Report: Israel Warned Iran to Keep Weapons Production Out of Lebanon

YERUSHALAYIM -
Iranian protesters burn representations of U.S. and Israeli flags in their annual pro-Palestinian rally marking Al-Quds Day, as a Ghadr H surface-to-surface ballistic missile is displayed by the Revolutionary Guard, in Tehran, Iran, Friday. (AP Photo/Vahid Salemi)

Israel has in recent weeks sent warnings to Tehran against the establishment of weapons manufacturing plants for Hezbollah in south Lebanon, Haaretz reported on Sunday. Israel said in the messages that it would “not tolerate” such factories, and would act accordingly.

The messages were sent via several European countries that Iran has diplomatic relations with. Senior Israeli officials confirmed to Haaretz that the messages were sent, as Israel has in recent weeks gone on a widespread campaign to marshal the international community against the increased influence of Iran in Lebanon. “The Lebanese government is unable to do anything about this, so we have to involve other parties who can influence the situation,” the officials were quoted as saying.

The warnings came after the Director of IDF Intelligence, Herzi Levi, said last week that Iran was establishing a military armaments industry on behalf of Hezbollah in south Lebanon. Over the past three months several factories have been built, all managed by Hezbollah terrorists. According to Iranian sources, the factories are capable of manufacturing missiles that can reach as far as 500 kilometers, including anti-tank, seaborne, and surface-to-air missiles, along with armed drones. Some of the missiles have been tested against Syrian targets, with great success, the Iranian sources said.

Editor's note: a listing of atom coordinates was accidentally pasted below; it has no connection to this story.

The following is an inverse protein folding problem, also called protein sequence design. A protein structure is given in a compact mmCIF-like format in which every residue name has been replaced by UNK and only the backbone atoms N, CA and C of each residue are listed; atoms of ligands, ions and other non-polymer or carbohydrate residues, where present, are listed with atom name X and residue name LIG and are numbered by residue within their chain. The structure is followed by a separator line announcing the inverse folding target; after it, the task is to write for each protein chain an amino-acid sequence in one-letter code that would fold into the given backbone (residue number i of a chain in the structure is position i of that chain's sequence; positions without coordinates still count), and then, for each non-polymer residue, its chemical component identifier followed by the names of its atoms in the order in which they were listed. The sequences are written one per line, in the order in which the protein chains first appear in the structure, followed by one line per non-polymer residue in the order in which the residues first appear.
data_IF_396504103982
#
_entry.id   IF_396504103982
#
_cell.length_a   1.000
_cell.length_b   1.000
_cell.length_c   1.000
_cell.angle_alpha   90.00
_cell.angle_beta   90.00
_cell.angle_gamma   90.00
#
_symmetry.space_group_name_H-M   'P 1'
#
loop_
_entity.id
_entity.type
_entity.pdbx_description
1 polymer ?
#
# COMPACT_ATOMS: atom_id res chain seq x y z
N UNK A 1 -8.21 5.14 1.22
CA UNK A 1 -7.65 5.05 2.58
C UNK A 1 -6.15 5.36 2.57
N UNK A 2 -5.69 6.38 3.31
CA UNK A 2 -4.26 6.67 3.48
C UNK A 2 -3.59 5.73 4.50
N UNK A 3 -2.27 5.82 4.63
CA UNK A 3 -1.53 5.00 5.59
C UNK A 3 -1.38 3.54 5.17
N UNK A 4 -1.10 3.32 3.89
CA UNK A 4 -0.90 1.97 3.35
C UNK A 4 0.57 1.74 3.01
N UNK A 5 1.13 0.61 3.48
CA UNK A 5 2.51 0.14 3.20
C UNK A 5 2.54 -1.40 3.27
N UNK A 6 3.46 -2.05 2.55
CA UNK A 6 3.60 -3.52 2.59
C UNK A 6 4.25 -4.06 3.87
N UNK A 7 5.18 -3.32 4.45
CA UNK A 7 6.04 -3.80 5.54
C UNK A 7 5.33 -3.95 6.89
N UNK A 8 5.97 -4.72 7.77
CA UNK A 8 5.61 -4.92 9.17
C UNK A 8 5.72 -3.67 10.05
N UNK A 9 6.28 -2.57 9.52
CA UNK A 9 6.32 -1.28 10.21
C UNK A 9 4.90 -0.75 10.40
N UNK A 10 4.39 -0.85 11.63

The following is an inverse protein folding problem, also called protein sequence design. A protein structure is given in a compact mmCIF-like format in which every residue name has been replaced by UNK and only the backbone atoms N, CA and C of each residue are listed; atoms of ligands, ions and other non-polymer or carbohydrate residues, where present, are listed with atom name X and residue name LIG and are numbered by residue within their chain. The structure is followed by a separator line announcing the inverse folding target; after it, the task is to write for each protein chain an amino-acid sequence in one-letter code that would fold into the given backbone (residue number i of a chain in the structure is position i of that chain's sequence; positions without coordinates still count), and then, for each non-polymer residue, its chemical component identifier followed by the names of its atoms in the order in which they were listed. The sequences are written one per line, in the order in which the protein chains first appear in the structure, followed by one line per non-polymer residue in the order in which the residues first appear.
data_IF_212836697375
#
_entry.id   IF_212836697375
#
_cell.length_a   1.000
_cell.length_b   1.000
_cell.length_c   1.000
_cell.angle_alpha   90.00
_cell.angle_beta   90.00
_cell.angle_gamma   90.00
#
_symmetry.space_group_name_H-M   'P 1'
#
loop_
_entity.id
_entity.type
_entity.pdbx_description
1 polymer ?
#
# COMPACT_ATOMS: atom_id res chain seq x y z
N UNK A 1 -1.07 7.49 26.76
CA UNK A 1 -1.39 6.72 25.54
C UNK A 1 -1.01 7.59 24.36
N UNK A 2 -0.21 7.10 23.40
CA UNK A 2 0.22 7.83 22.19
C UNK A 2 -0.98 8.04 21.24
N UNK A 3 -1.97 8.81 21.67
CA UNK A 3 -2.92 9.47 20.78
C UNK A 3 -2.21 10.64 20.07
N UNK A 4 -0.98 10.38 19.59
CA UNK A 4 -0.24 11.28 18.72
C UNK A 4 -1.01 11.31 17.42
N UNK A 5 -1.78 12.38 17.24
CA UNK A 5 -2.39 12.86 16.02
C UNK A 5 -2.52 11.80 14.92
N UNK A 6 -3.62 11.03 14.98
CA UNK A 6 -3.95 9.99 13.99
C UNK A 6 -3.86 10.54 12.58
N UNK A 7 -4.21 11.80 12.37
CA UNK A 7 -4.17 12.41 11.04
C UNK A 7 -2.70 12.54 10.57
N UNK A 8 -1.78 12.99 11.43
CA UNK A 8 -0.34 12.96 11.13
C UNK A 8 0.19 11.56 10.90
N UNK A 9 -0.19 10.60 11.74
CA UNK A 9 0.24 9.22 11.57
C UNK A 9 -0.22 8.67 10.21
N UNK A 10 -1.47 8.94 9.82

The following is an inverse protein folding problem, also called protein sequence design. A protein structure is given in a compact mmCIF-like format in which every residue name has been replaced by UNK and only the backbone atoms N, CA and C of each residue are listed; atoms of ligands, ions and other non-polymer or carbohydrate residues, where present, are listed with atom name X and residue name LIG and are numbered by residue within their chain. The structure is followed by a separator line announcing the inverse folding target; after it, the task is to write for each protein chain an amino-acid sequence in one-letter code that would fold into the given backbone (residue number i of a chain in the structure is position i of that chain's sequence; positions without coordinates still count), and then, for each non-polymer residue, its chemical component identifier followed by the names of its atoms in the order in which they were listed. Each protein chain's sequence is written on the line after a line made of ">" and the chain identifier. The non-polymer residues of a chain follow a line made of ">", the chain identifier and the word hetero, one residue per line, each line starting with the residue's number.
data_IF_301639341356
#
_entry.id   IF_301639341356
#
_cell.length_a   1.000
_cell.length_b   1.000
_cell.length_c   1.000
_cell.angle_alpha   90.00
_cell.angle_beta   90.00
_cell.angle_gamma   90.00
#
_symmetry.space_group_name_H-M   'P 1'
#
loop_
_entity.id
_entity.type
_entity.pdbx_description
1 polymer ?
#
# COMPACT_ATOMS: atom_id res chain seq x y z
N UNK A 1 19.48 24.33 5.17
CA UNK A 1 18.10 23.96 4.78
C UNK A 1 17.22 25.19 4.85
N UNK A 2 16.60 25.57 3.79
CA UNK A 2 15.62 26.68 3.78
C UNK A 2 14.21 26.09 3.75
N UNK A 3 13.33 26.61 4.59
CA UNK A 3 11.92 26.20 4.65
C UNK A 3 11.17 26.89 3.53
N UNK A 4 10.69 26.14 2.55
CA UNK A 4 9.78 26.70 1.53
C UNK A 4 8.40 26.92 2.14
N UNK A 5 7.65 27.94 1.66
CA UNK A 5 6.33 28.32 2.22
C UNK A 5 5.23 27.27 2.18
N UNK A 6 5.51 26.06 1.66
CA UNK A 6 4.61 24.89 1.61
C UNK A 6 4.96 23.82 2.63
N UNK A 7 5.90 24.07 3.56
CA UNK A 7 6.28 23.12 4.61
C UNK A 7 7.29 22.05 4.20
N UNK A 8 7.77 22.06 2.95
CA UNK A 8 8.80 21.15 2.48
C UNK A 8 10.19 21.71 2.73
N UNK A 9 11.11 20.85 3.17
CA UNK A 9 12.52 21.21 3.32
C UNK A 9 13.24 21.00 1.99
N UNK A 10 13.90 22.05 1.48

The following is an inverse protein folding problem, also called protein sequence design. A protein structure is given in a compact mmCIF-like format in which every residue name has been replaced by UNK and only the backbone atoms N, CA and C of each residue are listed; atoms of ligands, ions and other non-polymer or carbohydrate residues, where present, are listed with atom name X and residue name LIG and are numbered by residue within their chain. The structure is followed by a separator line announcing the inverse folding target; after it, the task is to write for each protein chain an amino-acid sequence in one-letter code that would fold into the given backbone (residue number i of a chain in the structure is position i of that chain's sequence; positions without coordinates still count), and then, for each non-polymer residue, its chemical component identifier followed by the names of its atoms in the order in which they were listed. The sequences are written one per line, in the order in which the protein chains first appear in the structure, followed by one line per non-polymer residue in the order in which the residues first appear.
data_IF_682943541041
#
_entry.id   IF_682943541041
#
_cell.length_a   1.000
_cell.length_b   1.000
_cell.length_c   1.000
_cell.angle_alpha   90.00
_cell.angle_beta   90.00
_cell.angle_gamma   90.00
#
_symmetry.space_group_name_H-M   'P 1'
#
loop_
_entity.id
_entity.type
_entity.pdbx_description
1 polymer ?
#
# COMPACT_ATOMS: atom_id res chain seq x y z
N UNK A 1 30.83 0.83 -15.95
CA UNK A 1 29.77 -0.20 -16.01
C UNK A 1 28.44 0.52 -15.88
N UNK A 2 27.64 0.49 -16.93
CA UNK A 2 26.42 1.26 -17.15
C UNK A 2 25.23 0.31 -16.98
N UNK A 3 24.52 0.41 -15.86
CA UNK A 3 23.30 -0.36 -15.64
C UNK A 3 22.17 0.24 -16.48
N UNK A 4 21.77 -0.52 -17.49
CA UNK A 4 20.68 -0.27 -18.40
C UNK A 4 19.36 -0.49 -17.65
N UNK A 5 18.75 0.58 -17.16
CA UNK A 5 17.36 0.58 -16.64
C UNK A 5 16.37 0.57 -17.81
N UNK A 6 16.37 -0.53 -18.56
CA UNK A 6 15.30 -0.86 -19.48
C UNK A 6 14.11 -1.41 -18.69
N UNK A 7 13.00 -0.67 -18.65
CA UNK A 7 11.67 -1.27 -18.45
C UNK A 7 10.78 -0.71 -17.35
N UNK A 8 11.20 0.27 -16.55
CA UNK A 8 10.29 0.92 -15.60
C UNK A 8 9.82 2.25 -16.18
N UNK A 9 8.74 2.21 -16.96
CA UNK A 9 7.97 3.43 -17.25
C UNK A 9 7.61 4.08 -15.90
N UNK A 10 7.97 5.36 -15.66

The Haaretz report quoted sources who told Kuwaiti newspaper Al Jarida that Iran had decided to set up the factories because of the ongoing Israeli bombardment of arms shipments to Lebanon from Iran via Syria. Israel has in recent months demolished convoys and warehouses full of such weapons. The factories have been built underground – at a depth of as much as 50 meters – to avoid Israeli air bombardment, the report said.

Israeli diplomats have increased their activity in recent months, Haaretz said, in order to recruit allies against the new development. Israel has especially appealed to members of the U.N. Security Council, claiming that the establishment of the factories is a violation of numerous Security Council resolutions ensuring quiet in South Lebanon.